Red Zone Bus Tours
Since July 2012 bus tours through the cordoned-off city centre are available. The duration of the tours is 30 to 40 minutes.
The cost is NZ$ 15 per person, and under 15-year olds must be accompanied by a parent or legal guardian.
Departure point is Rolleston Avenue, outside Canterbury Museum.
Best you enquire at the i-site beside the museum about the departure times. At the moment (late August 2012) there are four tours daily but with the tourist season coming into swing this might change soon.
This is the most northern of the three passes across the Southern Alps and probably the least used by tourists. It follows State Highway to Greymouth or joins SH 6 to Westport via route 65. It travels north-west until Hamner Springs and then turns west following the Waiau River and then the Hope River.
State Highway 73 goes from Christchurch over Arthur's Pass to Kumara Junction where it meets State Highway 6 along the West Coast. It follows the Waimakariri River for a stage then continues west as the river comes from the north-west. Passing Castle Hill and Lake Pearson it again joins the Waimakariri Valley before crossing it to reach Arthur's Pass.
Earthquake tours are a sensitive issue. But I do not think every earthquake tour is disaster tourism that automatically has to upset residents.
I have made the experience that many people are willing to talk to you about their earthquake experiences if you just say hello and do not run around with your camera to take some shots.
But if every visitor did this it would become too much. Therefore I recommend to restrain yourself and avoid driving into hard-hit residential areas to take photos. You can study the effects of the earthquakes in public places where you do not disturb and upset anymore. Some locals think it is "their" earthquake and only they have the right to have a close look at everything that has been lost. I - as an affected local - do not share this view at all. Having toured the city with friends and other visitors I have seen how much the tours have contributed to people understanding the effects of the earthquakes. They do not want to intrude the residents' privacy, they are just interested in what has happened to Christchurch and why the effects of the earthquakes have been so dramatic. I call it interest, study, learning and compassion. You can tell people a lot, they can read a lot and see a lot on TV and on the internet. But only when they see it with their own eyes they really understand.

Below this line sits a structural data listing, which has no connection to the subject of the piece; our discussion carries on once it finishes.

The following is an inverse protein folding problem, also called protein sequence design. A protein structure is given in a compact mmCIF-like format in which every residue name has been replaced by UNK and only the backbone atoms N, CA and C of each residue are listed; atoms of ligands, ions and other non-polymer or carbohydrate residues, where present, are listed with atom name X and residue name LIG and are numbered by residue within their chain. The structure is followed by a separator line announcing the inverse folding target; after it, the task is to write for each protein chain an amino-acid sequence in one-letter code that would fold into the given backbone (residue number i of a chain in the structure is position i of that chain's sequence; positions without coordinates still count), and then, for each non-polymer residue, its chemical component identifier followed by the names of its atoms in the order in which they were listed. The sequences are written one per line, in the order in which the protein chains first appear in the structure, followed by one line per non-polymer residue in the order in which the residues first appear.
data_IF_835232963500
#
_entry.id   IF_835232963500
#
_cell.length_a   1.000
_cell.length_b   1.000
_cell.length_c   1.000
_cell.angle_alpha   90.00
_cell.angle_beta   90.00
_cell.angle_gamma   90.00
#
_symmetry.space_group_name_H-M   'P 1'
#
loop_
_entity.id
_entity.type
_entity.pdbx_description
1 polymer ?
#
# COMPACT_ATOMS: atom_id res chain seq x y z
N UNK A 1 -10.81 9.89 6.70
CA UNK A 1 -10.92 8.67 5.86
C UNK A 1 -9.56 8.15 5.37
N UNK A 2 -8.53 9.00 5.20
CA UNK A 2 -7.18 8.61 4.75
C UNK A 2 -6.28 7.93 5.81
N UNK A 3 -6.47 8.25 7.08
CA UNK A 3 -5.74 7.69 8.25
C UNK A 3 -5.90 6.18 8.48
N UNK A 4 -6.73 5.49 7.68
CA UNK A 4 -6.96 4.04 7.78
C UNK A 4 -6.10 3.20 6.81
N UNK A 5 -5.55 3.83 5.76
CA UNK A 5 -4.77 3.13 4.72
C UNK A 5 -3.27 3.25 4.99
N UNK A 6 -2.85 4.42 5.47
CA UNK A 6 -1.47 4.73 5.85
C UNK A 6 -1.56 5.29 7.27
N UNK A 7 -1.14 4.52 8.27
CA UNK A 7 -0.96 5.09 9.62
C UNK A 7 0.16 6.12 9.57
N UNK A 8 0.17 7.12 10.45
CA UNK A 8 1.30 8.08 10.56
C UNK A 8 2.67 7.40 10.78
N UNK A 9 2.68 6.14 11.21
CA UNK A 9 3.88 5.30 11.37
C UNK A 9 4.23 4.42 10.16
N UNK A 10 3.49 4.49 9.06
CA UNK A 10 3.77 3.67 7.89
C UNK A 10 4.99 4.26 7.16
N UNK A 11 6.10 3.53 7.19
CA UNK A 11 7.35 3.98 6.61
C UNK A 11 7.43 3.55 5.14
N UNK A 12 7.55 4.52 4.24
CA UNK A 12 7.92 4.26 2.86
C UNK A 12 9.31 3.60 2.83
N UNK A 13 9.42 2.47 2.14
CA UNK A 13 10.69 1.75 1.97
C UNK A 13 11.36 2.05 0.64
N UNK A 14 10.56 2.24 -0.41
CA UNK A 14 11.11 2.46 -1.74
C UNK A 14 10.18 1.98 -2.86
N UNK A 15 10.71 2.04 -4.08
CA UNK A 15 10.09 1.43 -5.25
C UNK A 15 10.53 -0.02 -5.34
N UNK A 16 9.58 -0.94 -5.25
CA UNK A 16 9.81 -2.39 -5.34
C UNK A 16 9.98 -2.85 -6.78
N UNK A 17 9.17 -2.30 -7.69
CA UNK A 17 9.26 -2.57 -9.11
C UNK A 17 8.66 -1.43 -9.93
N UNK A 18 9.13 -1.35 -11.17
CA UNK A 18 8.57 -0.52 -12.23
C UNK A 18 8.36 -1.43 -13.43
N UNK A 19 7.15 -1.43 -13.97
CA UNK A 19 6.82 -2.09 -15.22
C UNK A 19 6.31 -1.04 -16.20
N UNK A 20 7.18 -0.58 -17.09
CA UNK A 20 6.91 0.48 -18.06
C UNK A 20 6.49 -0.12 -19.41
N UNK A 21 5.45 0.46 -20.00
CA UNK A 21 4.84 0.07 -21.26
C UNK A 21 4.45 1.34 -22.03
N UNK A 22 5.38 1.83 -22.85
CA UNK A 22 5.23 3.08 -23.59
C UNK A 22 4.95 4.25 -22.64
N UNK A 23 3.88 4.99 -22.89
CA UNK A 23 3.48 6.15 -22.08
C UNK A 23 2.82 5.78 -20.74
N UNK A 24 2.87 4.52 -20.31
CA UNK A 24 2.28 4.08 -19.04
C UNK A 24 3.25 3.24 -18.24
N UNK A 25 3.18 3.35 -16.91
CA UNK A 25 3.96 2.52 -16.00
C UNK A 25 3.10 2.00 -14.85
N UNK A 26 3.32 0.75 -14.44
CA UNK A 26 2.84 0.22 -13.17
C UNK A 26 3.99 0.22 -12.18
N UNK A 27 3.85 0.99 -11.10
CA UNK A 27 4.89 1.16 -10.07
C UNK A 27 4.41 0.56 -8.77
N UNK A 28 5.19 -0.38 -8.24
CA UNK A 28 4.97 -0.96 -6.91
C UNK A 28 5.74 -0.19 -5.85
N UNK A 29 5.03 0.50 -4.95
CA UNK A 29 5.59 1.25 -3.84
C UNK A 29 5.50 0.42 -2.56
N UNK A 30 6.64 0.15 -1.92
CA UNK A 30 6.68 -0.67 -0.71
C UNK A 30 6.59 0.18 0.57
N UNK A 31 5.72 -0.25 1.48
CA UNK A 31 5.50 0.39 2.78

I cover the three major effects of the earthquakes on my private tours:
1. Lost heritage: the damaged and lost historical buildings, particularly the striking neo-gothic architecture that has defined Christchurch
2. Liquefaction: the devastating consequences of building a city on sand
3. Rockfall: collapsed cliffs and dangerous hillsides
This chapter is about lost heritage.
Some good examples can be best seen on a walking tour from the new central bus station (combined with a tour to great sites that have not been lost) between Tuam and Lichfield Streets.
Walk west (on Lichfield Street) to Oxford Terrace, turn right into Cashel Street, have a look at the new Re:Start container mall. (You can also walk straight through Ballantyne's department store, this saves some metres and minutes...)
Walk back out to Oxford Terrace, cross the Avon and walk north along the Avon (Cambridge Terrace, later Durham Street).
From the Avon bridge on Worcester Boulevard you can view the damaged Christ Church Cathedral (through the fence). You only see the collapsed rose window, the spire is gone in the meantime.
Carry on north. Soon you will see the badly damaged Provincial Chambers (Provincial Government Buildings).